Imagine 2 people have learned to make a birdhouse in two different states from a different instructor.
After they take the birdhouse-builder’s standardized test, we line up the birdhouses and take a look. According to the birdhouse building manual for Massachusetts, which is where the builder is from, one birdhouses is missing a few key items which make a birdhouse well-rounded. Thusly, we must declare the builder to be insufficiently prepared for the next phase of birdhouse making. Oddly enough, the birdhouse by the second individual is almost exactly identical to the birdhouse made from the builder in Massachusetts, except for one thing. A person in Tennessee built it.
Though one would argue that both parties are insufficiently prepared to move onto the next phase of birdhouse making, you”re forgetting one crucial fact. The builder of the second birdhouse is from the state of Tennessee which means that according to the state benchmarks for birdhouse making, the individual who build this birdhouse is a proficient bird house builder for his grade level.
Study Finds Testing Cut-offs Vary Dramatically State by State
The story above may seem like a farce from Catch-22, but there is nothing funny about a recent study from the American Institute of Research which shows that when you measure a state’s learning benchmarks for reading, science and math state by state, results can vary dramatically.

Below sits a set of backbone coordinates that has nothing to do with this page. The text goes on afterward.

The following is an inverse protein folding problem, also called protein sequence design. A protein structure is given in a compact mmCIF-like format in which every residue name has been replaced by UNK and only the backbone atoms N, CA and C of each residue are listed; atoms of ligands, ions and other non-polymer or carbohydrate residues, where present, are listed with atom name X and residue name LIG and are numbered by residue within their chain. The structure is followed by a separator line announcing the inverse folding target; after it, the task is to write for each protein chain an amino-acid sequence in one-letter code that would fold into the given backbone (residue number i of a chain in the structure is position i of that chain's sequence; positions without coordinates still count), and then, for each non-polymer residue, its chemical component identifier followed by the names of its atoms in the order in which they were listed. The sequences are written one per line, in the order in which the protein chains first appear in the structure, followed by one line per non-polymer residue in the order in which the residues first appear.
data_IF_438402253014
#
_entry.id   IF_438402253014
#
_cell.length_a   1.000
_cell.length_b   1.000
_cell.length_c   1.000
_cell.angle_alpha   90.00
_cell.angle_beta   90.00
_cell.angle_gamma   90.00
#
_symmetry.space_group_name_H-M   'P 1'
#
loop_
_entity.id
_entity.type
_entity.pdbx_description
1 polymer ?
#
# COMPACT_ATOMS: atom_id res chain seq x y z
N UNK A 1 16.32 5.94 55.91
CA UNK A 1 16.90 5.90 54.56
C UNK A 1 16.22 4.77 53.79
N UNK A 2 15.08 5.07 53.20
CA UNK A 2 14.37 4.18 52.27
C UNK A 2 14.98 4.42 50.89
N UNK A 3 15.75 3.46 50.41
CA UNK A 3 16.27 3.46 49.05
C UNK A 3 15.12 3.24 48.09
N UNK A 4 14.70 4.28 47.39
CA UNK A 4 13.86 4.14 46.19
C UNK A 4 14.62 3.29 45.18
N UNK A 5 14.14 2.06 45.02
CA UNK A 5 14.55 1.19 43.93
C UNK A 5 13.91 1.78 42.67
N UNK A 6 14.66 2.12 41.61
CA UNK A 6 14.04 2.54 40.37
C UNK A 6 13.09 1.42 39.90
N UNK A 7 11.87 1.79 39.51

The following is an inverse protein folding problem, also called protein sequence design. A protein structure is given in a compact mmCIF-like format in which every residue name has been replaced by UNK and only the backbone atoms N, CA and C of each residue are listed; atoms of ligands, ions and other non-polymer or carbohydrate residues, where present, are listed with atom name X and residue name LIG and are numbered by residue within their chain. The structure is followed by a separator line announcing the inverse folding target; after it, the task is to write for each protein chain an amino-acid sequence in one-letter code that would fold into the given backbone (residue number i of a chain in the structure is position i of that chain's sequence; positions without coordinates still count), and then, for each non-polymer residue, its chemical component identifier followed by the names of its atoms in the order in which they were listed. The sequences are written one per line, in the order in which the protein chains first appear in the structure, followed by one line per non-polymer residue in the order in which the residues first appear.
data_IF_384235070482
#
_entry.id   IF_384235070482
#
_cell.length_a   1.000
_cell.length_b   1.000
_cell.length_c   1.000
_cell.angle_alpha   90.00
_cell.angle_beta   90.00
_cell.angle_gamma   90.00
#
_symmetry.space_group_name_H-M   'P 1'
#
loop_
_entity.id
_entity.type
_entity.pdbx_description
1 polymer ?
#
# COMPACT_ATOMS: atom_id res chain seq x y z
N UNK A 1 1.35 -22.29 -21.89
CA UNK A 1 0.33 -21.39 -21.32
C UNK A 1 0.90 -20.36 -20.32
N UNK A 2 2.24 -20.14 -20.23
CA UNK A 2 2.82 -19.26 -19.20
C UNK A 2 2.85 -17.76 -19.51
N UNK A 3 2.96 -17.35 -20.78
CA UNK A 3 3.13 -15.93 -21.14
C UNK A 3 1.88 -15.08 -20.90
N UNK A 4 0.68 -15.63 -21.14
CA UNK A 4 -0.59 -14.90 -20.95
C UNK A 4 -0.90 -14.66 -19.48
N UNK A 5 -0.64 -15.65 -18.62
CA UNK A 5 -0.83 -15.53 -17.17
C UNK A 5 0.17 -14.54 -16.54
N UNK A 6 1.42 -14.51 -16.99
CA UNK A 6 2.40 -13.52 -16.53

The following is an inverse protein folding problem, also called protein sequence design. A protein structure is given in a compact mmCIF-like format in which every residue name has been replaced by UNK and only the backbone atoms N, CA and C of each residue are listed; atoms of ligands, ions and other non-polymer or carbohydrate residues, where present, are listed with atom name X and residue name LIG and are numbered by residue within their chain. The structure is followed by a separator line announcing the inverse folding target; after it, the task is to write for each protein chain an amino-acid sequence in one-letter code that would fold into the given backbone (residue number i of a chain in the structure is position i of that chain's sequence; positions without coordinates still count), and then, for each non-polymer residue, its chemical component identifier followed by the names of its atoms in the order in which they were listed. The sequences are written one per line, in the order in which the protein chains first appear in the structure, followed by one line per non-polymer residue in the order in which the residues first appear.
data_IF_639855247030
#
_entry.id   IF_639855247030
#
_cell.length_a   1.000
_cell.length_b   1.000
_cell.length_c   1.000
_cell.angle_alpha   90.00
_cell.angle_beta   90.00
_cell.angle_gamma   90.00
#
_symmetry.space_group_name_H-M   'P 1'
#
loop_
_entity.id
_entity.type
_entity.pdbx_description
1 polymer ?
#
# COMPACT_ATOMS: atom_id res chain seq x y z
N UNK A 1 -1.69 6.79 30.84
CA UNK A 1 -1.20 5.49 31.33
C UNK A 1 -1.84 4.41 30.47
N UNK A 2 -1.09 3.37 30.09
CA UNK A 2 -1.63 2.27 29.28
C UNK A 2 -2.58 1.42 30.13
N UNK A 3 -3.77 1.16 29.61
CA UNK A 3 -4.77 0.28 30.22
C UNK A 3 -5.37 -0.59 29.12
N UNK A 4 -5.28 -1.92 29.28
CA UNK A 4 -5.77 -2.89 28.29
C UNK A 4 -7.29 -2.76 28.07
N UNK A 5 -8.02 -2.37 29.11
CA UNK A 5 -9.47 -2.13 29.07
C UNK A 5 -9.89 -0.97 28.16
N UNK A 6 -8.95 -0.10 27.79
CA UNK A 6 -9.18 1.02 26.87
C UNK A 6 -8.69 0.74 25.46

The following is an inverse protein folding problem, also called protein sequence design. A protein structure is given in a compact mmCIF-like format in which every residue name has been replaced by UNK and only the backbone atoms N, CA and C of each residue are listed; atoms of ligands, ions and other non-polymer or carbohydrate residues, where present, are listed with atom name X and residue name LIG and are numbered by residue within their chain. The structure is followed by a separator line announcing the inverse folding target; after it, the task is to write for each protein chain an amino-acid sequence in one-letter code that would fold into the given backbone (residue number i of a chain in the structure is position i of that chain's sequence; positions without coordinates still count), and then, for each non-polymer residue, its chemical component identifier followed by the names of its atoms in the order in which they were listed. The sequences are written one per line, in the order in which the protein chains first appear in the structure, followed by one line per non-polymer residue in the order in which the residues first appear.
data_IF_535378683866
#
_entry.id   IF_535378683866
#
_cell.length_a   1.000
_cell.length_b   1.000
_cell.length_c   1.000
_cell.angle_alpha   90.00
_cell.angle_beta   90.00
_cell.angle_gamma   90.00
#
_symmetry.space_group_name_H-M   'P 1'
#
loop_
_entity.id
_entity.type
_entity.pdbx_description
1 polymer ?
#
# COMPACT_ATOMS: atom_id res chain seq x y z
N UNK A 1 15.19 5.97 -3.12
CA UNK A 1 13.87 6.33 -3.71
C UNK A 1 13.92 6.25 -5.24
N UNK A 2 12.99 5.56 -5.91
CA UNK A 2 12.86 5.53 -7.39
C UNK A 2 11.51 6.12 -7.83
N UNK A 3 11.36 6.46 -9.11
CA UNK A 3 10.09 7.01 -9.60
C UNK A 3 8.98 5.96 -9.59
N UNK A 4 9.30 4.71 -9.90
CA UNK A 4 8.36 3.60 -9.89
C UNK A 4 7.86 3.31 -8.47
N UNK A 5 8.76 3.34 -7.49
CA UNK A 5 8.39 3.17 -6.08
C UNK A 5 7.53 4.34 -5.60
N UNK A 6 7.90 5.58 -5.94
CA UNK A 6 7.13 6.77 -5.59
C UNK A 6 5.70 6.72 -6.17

(To view in full size, download from the American Institute for Research in PDF form)
Admittedly, the differences between state benchmarks are even worse when you then compare them with the international standard, as that the learning gap between other countries and a US state can be up to four grade levels wide. That’s double the size of the National Assessment of Educational Progress’s 2007 findings on the achievement gap between black and white students.
Though shocking, the American Institute of Research hopes this information will help support their case for states to remain competitive world-wide by requiring all states to incorporate external benchmarks as a guide to defining the national standard (which the report calls the “Benchmark Standard”)
Building Better Benchmarks
In Spring 2010, three states took the first step toward setting better proficiency bars for students by slipping some questions from the PISA, an international standardized test which measures the proficiency of 15-year old students, into a high school level math assessment. Though the questions aren’t counted against the students scores, participating states can use this data to set reliable, competitive benchmarks for US students nationwide.
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What are you and your school doing to incorporate better learning benchmarks into your curriculum?
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